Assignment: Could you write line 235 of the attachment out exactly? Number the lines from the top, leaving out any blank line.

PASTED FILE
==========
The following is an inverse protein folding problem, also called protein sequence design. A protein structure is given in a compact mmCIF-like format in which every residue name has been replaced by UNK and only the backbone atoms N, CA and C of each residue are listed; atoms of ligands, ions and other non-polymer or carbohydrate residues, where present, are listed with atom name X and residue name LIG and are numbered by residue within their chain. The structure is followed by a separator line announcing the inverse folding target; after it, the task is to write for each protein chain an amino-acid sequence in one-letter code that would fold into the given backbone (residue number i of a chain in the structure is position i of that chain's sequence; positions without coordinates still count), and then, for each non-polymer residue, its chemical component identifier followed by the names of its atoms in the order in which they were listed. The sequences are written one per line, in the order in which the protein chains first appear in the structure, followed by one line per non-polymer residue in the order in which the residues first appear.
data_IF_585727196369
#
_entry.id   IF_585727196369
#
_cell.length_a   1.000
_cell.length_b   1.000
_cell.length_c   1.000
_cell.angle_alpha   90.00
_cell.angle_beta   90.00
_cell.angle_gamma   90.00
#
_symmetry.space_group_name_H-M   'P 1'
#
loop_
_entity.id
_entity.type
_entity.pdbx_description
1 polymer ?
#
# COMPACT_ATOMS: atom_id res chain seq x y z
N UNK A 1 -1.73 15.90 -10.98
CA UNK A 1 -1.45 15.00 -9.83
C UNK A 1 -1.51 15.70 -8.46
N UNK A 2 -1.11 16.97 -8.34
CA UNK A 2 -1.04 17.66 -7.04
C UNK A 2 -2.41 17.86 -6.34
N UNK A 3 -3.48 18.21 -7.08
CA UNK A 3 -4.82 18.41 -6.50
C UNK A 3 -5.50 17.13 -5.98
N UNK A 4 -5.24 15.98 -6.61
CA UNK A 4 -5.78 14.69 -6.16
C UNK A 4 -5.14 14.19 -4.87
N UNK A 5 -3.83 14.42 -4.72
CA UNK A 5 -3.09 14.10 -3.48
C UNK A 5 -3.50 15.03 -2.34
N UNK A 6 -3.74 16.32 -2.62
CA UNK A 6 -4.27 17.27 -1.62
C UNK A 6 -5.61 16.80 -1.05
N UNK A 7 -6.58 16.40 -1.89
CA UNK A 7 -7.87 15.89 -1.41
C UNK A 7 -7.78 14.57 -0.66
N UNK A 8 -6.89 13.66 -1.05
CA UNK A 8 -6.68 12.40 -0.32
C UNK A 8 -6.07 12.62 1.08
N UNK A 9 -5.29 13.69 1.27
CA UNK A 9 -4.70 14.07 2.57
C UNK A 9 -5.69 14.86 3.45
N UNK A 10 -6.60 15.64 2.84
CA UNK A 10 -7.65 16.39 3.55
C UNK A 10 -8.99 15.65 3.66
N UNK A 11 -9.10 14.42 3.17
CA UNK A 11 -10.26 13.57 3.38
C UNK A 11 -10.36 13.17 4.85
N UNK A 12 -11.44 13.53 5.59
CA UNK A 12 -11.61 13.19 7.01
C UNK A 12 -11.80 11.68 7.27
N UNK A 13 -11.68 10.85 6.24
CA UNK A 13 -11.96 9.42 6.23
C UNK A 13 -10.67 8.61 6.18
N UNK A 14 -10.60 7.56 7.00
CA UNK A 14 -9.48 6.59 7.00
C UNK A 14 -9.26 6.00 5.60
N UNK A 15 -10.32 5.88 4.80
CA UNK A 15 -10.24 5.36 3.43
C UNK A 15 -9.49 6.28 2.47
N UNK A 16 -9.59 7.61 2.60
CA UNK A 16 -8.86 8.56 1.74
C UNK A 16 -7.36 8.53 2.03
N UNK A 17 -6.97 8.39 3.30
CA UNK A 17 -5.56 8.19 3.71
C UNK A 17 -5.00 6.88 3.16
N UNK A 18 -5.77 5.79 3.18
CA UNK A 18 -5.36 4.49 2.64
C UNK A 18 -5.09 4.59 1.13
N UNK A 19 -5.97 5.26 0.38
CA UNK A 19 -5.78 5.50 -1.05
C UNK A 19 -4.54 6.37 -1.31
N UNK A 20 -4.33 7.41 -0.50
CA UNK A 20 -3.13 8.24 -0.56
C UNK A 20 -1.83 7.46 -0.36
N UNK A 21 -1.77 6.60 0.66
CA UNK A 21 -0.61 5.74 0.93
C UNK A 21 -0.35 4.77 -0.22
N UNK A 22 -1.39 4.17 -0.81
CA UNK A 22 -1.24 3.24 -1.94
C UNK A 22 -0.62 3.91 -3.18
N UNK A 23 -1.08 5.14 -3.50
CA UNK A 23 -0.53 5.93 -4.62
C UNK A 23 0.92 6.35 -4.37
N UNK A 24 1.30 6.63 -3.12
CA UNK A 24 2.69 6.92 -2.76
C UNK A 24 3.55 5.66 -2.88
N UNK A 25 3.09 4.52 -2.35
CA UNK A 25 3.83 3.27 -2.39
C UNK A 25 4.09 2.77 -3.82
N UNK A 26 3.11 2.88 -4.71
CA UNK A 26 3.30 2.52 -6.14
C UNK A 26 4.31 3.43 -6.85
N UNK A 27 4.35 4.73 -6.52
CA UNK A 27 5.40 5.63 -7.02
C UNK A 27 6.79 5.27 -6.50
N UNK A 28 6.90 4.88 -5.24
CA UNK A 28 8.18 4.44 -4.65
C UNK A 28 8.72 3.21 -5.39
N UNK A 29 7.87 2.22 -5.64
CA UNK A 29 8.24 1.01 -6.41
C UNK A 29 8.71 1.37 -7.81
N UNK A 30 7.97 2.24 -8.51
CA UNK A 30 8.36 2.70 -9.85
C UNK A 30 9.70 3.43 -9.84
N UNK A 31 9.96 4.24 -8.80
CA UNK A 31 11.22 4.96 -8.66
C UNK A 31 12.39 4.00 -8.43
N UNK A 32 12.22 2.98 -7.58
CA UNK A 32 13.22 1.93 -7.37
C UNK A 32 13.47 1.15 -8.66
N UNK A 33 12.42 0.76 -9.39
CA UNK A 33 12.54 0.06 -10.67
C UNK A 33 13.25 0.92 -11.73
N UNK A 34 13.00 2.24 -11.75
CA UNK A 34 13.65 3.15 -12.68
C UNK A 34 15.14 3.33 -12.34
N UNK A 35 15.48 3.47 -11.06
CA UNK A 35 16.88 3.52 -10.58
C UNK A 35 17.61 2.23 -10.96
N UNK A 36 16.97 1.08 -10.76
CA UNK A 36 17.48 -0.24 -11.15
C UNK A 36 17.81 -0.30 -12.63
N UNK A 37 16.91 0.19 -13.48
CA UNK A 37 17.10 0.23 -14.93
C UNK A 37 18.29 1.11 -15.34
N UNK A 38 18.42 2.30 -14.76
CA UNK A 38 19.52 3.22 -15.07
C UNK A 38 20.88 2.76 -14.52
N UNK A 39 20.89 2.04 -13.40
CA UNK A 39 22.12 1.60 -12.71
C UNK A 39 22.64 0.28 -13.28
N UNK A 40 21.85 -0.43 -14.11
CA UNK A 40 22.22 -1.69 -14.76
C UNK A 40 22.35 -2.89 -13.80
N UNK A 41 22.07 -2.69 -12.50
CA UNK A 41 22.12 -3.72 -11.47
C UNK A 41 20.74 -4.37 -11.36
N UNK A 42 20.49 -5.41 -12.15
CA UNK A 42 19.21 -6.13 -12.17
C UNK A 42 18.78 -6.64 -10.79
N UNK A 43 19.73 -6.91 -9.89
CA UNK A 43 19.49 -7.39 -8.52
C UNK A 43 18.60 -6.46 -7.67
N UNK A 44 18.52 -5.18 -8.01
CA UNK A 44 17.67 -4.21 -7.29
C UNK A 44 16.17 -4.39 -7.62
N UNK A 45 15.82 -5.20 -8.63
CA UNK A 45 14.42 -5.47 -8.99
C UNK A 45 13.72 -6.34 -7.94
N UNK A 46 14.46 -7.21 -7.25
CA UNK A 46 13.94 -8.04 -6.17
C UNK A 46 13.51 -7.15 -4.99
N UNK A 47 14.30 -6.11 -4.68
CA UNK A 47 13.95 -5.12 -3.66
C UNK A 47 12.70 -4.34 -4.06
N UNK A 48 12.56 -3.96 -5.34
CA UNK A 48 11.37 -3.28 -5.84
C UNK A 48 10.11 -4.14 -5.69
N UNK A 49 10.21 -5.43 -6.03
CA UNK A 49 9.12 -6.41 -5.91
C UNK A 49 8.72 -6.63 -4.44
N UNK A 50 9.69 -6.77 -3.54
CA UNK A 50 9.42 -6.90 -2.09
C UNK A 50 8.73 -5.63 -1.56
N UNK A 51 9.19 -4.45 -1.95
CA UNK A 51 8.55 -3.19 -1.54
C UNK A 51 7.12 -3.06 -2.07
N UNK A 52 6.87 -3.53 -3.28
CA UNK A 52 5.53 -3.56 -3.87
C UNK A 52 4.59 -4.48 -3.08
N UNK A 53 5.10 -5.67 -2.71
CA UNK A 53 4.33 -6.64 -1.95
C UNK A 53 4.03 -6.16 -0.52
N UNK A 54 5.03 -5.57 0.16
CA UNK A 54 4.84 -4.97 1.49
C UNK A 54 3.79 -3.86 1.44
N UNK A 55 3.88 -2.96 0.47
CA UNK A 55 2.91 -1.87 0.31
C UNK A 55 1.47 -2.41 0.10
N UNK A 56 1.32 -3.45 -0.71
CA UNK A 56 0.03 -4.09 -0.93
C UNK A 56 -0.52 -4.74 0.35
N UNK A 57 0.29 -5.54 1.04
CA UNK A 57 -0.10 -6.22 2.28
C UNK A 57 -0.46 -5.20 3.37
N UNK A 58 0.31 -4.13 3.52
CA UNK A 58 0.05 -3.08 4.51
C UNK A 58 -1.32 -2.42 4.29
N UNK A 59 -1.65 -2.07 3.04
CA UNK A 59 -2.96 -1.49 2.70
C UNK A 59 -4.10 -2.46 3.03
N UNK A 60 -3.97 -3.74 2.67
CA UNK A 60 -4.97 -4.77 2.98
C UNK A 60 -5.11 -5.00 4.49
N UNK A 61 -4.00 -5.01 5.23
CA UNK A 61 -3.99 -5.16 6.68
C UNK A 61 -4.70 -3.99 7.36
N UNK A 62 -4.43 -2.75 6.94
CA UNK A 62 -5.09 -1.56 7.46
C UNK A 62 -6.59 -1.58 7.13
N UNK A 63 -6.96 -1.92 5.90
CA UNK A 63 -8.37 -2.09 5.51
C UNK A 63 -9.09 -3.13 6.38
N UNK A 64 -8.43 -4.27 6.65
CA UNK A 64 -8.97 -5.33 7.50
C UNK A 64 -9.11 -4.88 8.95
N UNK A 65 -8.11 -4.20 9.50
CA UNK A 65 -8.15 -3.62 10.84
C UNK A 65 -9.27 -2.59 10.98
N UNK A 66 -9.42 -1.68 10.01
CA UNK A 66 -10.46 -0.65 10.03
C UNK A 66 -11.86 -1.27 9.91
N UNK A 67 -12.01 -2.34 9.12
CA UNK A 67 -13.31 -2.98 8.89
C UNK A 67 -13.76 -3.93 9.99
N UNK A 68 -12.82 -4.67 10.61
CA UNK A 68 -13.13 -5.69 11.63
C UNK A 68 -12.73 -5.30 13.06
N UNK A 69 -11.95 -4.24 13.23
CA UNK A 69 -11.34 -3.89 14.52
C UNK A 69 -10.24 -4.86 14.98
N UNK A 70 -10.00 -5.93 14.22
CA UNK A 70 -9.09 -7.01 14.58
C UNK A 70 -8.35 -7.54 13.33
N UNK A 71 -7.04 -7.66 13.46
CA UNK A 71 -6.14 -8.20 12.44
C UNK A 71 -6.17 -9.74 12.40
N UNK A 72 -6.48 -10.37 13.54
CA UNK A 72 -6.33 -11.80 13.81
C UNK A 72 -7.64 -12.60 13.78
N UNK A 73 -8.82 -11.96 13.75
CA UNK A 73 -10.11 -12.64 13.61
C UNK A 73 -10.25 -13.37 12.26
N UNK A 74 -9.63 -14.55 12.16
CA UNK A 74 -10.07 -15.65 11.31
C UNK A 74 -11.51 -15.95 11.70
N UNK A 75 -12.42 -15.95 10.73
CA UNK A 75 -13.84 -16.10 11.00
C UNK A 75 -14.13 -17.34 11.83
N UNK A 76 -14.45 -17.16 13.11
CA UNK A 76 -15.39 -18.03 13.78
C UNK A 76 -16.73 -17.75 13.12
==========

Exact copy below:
N UNK A 72 -6.48 -10.37 13.54